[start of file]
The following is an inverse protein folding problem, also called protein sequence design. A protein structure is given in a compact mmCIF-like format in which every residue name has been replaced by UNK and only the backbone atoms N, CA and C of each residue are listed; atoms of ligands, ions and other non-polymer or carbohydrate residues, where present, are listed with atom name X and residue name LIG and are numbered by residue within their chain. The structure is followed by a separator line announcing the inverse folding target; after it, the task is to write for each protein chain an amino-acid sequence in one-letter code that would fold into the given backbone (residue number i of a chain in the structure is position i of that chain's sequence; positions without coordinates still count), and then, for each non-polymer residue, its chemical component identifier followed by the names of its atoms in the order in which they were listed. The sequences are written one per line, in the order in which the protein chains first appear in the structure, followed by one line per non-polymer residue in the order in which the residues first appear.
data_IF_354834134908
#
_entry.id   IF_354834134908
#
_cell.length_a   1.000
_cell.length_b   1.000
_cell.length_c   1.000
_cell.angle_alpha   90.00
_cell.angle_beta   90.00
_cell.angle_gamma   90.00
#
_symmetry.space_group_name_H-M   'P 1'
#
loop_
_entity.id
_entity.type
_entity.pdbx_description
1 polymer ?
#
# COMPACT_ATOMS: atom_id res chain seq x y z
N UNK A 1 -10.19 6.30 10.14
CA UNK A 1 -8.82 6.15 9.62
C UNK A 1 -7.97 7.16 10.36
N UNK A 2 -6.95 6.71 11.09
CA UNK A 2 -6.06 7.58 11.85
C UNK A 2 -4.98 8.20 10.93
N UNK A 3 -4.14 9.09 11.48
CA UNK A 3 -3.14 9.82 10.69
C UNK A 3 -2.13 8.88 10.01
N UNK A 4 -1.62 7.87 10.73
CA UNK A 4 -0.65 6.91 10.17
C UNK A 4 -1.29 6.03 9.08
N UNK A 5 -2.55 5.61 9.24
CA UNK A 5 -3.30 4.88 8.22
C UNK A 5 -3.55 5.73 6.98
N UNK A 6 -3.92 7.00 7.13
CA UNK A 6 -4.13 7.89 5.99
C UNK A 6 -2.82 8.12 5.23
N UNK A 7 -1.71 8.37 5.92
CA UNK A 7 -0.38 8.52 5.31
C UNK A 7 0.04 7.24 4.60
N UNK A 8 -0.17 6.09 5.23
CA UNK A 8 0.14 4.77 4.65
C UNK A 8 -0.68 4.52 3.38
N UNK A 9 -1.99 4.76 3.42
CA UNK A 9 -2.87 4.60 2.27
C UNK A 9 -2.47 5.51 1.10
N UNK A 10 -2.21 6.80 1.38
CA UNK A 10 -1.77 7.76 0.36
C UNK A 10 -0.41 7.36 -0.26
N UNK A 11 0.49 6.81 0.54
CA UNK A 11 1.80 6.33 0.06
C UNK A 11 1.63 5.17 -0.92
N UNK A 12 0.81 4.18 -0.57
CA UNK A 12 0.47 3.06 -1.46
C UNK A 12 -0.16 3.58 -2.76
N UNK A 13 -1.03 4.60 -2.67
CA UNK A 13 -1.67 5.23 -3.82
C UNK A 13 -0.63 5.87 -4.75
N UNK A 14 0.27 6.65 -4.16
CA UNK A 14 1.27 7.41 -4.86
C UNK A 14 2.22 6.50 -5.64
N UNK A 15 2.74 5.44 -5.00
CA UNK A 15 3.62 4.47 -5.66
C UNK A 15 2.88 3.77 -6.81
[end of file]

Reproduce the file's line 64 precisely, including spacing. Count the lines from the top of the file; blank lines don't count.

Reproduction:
N UNK A 15 2.74 5.44 -5.00